An essential key to winning a battle is to have a strategic plan. Our Lord, when describing the necessity of counting the cost of being a disciple, explained that a wise king considers his enemy before engaging in battle (Luke 14:31). As disciples of Christ, the rules of combat for spiritual warfare are much the same. We are soldiers enlisted in the cause of Christ (2 Timothy 2:3-4). As those who put on the whole armor of God, the weapons that we wield are of a spiritual nature (Ephesians 6:10-20; 2 Corinthians 10:4-6). We are in a battle of life and death. According to 1 Peter 5:8, our adversary, the devil, prowls around like a roaring lion seeking to devour us! As Christians, we need to know the terms of the battle to wage war. We must stay alert to the schemes of the devil and lean on the Holy Spirit to hold us fast in the hour of temptation. The cosmic battle between the seed of the woman and the seed of the serpent is decisively won by Christ in His death and resurrection. Although Satan’s power is now restrained, he continues to try to ensnare image-bearers in sin, and he will continue to do so until Christ’s second coming when Satan is eternally vanquished (Revelation 12:9).

We are not normally accustomed to studying the doctrine of sin or the reality of the devil. However, an understanding of sin and Satan’s snares can instruct us as believers to put on the whole armor of God and depend on the Holy Spirit. In his book Knowing Sin, Dr. Mark Jones addresses the topic of sin to equip the believer with a knowledge of how to stay on guard. Speaking of indwelling sin, Jones writes that “we should never forget that there is an enemy that walks around with us, pretending very often to be our best friend while truly being our worst enemy. Indwelling sin is always ready to pounce.”[1] While we are new creations in Christ, indwelling sin remains within us a result of the fall. Although we will fall short of God’s law in this life, we are called to lead holy lives as those set apart. Understanding what we are up against will assist us in our earthly pilgrimage.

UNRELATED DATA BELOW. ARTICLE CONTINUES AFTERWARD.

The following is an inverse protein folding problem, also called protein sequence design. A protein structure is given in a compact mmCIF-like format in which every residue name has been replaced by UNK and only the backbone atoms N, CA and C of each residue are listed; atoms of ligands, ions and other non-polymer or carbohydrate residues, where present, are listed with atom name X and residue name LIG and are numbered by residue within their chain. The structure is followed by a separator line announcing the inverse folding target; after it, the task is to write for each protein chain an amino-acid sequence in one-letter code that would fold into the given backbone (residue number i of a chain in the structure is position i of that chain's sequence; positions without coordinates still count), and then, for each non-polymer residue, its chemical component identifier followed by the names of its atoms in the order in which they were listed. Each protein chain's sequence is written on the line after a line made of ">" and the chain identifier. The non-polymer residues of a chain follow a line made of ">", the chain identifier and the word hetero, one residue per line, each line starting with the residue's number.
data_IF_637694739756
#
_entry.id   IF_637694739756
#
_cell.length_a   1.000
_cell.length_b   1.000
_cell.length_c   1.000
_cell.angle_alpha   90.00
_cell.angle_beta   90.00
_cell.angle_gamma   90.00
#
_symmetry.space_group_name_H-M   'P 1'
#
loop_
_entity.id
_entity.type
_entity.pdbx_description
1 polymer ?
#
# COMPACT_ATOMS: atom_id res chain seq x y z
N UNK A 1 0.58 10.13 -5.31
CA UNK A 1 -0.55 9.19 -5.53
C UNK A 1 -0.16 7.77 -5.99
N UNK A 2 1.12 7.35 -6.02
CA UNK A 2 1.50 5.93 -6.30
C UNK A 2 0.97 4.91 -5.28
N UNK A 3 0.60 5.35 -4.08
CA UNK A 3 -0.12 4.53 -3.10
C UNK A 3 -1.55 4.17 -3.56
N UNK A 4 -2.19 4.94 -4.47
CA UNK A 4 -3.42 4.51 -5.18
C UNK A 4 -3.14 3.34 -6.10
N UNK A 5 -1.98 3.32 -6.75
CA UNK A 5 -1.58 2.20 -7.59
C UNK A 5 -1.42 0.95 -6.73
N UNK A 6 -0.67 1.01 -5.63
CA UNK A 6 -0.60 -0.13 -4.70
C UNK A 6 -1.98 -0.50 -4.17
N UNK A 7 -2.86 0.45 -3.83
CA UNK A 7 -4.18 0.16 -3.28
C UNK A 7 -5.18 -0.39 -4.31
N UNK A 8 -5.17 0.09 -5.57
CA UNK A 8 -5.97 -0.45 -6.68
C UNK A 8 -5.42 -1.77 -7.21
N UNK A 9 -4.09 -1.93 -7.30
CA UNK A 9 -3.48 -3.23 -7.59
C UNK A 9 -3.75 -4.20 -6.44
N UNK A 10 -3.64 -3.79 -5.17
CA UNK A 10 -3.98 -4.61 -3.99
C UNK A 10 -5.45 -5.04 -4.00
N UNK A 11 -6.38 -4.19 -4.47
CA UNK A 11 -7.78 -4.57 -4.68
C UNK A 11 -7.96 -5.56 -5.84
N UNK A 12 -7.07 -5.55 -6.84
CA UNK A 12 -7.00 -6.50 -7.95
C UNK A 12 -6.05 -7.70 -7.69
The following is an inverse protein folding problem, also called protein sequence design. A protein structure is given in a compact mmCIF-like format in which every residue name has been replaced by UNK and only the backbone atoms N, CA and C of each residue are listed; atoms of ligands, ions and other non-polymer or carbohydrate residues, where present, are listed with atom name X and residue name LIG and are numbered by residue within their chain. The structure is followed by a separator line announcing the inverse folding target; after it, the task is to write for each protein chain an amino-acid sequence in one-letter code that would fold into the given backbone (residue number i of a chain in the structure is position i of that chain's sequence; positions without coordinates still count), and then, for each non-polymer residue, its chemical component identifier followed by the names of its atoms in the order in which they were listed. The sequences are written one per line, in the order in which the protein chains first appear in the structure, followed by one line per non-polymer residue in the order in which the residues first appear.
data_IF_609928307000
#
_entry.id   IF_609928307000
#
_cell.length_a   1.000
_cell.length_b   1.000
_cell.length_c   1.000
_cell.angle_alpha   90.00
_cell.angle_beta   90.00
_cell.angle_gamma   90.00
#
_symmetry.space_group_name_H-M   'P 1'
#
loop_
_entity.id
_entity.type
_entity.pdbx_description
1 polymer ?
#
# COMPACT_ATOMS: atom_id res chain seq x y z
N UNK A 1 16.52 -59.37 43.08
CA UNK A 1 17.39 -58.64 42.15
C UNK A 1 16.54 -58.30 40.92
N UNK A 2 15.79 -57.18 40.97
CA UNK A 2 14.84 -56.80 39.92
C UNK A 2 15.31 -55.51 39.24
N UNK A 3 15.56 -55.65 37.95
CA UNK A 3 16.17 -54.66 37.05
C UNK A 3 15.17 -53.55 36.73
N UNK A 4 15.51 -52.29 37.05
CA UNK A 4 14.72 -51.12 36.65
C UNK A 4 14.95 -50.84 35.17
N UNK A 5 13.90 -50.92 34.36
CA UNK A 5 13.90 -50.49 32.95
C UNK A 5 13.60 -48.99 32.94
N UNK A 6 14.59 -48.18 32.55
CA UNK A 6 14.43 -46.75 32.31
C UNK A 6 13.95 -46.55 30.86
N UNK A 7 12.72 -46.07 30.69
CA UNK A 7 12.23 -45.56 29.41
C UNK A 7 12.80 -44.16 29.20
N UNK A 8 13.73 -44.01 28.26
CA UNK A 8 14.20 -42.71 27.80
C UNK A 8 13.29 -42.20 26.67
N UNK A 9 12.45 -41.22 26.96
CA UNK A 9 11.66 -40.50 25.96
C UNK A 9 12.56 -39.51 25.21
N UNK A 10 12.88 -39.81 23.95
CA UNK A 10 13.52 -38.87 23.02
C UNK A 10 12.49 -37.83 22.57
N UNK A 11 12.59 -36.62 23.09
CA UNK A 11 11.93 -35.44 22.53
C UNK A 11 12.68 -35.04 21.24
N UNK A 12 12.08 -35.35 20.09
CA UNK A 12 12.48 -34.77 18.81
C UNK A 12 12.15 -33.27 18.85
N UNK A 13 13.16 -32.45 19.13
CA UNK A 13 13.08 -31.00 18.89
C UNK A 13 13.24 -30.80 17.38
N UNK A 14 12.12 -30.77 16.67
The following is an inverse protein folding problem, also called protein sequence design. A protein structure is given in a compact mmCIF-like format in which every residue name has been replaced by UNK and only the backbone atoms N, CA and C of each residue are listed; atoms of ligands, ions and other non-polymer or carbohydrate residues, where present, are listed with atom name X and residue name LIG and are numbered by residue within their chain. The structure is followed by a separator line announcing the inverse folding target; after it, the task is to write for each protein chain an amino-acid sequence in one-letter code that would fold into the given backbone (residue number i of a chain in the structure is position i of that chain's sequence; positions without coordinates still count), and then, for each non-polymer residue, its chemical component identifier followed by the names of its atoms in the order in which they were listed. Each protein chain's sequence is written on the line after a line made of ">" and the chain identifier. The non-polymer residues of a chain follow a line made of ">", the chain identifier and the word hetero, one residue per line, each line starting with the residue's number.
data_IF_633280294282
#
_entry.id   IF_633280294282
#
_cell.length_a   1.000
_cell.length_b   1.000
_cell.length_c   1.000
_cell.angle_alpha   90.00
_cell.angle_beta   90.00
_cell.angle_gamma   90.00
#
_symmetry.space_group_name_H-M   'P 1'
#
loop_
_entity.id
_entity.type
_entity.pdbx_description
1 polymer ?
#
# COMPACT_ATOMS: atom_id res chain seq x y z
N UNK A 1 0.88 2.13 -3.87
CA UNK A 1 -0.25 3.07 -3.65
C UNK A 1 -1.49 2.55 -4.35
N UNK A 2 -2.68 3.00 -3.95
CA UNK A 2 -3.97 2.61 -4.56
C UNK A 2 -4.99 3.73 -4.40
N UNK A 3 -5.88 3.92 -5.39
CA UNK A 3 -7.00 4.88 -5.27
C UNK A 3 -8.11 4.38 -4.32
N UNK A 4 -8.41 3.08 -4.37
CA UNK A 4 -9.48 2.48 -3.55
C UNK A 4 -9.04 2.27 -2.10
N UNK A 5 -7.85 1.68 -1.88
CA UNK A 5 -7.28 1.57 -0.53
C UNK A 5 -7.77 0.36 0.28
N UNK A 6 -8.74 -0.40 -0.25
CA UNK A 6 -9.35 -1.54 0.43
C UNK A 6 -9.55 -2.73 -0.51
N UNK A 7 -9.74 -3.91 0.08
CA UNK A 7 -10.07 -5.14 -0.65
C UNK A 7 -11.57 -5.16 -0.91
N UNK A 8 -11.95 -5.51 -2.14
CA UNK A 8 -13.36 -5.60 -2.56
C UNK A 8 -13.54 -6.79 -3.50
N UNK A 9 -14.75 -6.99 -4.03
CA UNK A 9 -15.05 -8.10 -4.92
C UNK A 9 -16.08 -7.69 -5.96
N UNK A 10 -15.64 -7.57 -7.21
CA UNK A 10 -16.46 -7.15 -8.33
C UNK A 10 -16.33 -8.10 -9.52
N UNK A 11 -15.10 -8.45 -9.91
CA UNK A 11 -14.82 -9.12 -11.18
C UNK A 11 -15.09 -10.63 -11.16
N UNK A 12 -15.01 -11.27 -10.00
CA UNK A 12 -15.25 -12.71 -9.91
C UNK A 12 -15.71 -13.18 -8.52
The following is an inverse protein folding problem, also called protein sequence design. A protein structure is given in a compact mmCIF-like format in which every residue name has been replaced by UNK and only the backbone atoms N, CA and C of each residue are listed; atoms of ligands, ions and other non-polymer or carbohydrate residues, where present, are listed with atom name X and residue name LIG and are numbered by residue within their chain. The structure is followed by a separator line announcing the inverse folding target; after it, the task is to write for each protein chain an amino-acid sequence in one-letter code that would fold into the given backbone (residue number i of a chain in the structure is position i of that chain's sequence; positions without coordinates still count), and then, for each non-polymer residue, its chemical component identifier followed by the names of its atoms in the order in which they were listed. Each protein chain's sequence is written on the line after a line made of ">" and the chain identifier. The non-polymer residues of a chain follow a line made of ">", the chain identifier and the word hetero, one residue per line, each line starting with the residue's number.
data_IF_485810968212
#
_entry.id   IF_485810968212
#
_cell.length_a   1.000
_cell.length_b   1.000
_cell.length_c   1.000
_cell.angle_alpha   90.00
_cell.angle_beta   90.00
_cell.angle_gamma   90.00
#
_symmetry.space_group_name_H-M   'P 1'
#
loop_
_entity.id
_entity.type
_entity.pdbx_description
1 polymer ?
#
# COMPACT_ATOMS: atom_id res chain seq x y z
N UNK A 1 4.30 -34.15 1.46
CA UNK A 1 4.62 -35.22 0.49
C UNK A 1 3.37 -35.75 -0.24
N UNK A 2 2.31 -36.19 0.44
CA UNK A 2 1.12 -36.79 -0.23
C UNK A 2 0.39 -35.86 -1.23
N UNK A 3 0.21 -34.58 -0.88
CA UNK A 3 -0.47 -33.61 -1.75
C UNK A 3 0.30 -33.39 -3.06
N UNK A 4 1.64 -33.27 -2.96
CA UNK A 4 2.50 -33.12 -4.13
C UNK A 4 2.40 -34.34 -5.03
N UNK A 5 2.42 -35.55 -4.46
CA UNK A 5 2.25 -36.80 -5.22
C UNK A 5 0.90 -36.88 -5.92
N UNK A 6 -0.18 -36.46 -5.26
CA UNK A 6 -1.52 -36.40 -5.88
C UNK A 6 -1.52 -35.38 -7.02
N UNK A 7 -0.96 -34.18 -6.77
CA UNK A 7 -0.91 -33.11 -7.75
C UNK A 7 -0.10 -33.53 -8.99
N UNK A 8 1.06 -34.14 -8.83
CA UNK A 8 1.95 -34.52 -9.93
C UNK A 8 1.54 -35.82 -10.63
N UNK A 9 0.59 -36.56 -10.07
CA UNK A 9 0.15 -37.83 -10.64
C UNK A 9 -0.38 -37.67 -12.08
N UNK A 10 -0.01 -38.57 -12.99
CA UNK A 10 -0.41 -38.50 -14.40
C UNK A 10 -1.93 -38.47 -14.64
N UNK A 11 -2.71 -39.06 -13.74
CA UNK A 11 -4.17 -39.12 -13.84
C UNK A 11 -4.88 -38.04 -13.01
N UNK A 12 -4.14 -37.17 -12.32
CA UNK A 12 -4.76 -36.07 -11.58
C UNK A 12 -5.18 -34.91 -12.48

Even though it was our first parents who plunged humanity into an estate of sin and misery, we are individually responsible for our own sin. We are answerable to God almighty for the sin in our own lives. At times, it is easy for Christians to externalize their sin and to shift the blame, particularly when it comes to desire and temptation. However, as Mark Jones writes, “we are fully responsible for our lusts and temptations within. Any evil from the heart is our responsibility.”[2] This is especially important for us to consider in a day and age where we are told that our thoughts from within determine our truth and reality. A biblical view of sin rightly recognizes that our hearts deceive us and that we must take every thought captive.

In the midst of spiritual warfare, Jones offers this encouragement and exhortation: “We must lay hold of both God’s promises and his ordinary means of grace (e.g., the Word, prayer, and the sacraments) if we are going to arm ourselves for battle.”[3] When we understand what we have been redeemed from and what it cost our Lord to restore us to Himself, we can only but marvel and rejoice in so rich a salvation.

Dr. Mark Jones will be joining us at Tenth on September 30 to discuss sin and desire in greater depth. Learn more and let us know you’re coming.


[1] Mark Jones, Knowing Sin (Chicago, IL: Moody Press, 2022), 66.

[2] Jones, Knowing Sin, 170.

[3] Jones, Knowing Sin, 176.

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